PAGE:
Russian Jazz with Bolshevik Trimmings: Modernist Composer-Pianists in Revolutionary Russia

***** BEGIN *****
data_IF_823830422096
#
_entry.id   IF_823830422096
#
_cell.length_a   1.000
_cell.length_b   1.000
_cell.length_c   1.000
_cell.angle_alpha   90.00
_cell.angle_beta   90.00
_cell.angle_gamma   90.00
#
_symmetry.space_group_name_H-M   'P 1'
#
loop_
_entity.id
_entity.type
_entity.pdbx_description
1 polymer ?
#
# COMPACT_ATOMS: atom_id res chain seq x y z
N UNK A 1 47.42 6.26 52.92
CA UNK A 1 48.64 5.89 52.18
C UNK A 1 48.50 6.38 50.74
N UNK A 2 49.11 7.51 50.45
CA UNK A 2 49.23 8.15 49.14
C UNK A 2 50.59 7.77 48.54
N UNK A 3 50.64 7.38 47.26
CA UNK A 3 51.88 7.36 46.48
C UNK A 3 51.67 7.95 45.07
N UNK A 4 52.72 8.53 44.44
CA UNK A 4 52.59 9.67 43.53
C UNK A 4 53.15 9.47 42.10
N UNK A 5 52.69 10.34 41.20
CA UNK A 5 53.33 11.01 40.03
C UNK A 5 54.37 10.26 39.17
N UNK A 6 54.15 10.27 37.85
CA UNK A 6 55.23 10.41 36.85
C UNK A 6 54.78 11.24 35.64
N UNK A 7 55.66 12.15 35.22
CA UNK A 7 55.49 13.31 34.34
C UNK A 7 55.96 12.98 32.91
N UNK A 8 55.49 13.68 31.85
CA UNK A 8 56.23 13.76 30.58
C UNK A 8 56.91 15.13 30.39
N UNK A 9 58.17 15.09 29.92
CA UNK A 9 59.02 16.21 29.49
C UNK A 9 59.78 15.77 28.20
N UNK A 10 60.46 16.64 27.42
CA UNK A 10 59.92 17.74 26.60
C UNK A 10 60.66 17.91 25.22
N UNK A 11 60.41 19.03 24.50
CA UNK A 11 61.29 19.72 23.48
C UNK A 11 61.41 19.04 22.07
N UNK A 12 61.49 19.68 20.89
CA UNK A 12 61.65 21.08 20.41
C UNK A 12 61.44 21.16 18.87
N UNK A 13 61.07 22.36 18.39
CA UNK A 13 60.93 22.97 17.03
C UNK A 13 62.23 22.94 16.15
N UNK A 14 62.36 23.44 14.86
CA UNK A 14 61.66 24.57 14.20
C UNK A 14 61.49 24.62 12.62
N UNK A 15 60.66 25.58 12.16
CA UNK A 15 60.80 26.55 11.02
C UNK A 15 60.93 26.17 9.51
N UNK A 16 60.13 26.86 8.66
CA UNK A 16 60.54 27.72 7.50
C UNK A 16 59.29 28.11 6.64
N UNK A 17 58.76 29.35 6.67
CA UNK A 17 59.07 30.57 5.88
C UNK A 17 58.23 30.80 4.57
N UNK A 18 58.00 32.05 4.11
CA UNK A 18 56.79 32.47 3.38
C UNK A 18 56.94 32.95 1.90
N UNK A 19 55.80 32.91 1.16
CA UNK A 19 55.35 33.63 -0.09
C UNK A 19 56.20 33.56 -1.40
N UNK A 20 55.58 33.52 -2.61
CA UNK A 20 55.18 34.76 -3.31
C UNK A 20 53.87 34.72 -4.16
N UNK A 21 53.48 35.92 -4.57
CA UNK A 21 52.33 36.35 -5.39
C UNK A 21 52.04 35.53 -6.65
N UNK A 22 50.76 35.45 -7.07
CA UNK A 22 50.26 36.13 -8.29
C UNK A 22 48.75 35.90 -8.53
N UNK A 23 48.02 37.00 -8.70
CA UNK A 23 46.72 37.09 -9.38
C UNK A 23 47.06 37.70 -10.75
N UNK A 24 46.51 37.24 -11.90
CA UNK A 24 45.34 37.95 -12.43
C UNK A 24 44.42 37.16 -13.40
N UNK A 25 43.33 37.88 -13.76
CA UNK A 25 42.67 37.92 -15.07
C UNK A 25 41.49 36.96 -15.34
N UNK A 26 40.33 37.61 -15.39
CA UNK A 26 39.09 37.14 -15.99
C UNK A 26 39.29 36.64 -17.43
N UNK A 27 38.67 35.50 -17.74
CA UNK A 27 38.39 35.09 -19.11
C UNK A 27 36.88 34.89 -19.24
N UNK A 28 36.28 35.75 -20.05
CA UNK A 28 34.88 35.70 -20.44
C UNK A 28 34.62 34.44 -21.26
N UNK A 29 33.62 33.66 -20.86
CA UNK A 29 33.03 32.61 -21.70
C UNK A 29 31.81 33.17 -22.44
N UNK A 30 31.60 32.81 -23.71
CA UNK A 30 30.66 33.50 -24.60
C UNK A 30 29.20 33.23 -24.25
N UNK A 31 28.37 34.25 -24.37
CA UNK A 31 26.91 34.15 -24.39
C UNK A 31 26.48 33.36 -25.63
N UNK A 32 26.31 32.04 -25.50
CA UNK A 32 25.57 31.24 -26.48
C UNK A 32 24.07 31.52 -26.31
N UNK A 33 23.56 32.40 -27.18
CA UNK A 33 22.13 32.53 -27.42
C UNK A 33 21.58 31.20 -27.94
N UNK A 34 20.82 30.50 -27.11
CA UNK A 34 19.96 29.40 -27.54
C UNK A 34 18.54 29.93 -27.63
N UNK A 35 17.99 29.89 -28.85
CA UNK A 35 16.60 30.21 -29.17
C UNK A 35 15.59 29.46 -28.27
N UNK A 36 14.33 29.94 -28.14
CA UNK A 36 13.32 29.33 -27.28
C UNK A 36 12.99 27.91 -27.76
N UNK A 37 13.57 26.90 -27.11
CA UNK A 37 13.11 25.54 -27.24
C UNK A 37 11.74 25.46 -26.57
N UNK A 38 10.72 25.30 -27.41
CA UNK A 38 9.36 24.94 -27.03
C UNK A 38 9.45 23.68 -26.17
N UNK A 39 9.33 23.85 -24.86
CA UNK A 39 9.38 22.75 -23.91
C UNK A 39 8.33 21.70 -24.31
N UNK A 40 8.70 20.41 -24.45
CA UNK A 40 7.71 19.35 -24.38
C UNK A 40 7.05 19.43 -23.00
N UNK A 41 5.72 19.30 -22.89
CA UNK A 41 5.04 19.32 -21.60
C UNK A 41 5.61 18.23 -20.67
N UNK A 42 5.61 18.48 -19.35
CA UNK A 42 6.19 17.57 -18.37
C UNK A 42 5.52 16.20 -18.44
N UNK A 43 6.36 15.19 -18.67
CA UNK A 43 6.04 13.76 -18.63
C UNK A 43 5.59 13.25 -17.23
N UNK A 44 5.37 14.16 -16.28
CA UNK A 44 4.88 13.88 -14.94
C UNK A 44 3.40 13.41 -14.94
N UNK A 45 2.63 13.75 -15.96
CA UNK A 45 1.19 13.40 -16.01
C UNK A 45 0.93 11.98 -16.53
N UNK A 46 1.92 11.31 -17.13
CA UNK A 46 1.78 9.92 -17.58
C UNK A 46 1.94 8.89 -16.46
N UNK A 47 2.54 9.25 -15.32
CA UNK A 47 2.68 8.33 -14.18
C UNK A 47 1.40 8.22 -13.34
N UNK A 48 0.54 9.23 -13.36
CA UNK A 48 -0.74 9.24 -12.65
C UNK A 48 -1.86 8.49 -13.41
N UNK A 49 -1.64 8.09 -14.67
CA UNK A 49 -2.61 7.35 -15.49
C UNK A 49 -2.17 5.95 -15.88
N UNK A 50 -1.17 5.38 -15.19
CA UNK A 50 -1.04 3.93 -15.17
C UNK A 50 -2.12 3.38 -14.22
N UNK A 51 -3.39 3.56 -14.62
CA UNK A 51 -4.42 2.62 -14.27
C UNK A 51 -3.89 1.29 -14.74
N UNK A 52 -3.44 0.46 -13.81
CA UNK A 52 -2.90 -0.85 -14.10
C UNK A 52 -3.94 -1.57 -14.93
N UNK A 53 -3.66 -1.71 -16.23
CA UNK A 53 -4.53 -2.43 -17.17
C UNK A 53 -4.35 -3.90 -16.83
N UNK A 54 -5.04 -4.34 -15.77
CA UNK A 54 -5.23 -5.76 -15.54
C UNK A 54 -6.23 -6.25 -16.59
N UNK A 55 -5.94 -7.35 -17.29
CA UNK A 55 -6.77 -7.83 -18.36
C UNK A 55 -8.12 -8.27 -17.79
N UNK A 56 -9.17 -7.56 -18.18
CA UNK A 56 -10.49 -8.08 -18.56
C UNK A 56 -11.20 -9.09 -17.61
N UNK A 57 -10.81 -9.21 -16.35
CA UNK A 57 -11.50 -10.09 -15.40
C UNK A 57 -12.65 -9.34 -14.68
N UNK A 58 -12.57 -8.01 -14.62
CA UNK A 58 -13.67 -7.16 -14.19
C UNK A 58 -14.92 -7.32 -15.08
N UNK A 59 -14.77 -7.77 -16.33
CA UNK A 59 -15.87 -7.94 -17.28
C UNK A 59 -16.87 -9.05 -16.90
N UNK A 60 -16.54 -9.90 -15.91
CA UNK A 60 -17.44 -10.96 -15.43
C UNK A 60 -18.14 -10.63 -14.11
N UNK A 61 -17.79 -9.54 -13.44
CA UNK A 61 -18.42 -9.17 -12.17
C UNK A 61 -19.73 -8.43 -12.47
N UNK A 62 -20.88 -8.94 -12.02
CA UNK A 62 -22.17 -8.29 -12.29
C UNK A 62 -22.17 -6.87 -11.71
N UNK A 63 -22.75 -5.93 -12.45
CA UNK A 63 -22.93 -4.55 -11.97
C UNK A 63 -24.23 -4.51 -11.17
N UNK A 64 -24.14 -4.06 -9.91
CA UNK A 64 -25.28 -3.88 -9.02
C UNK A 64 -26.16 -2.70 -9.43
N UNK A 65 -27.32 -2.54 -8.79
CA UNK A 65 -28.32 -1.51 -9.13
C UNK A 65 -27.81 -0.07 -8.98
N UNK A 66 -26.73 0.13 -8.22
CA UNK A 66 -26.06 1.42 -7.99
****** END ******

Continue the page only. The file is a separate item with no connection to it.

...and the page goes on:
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The purpose of this project is to highlight the piano compositions of the extraordinarily diverse period in Russian music between the emergence of pre-Revolutionary modernism in the early twentieth century and the publication of the “Muddle Instead of Music” article in 1936, the lack of State intervention in artistic matters up until the early 1930s proved to be a boon for Soviet composers. The title of this project is taken from Karleton Hackett’s review of the 1921 premiere of Prokofiev’s opera The Love for Three Oranges in the Chicago Evening Post. Hackett’s misguided characterization is very telling – The Love for Three Oranges contains neither jazz nor Bolshevik influences. The figure of the composer-pianist played an important role in the development of Russian piano music in the early twentieth century; every one of the composers featured in this project was an accomplished pianist. This project presents but a small fraction of the solo piano repertoire created by the remarkable innovativecomposers of early twentieth-century Russia. A number of these composers failed to remain relevant in the post-1936 political climate and have thus vanished from history books. Yet their works offer a wealth of exciting new repertoire for pianists. In addition to discussions of each work and composer featured, special attention is given to Samuil Feinberg, whose life and works remain in obscurity. An extensive analysis of Feinberg’s Second Piano Sonata, Op. 2, and Berceuse, Op. 19a, is included since available information on Feinberg’s musical language is very scarce. References to thorough analyses and discussion of works covered is provided in the bibliography.



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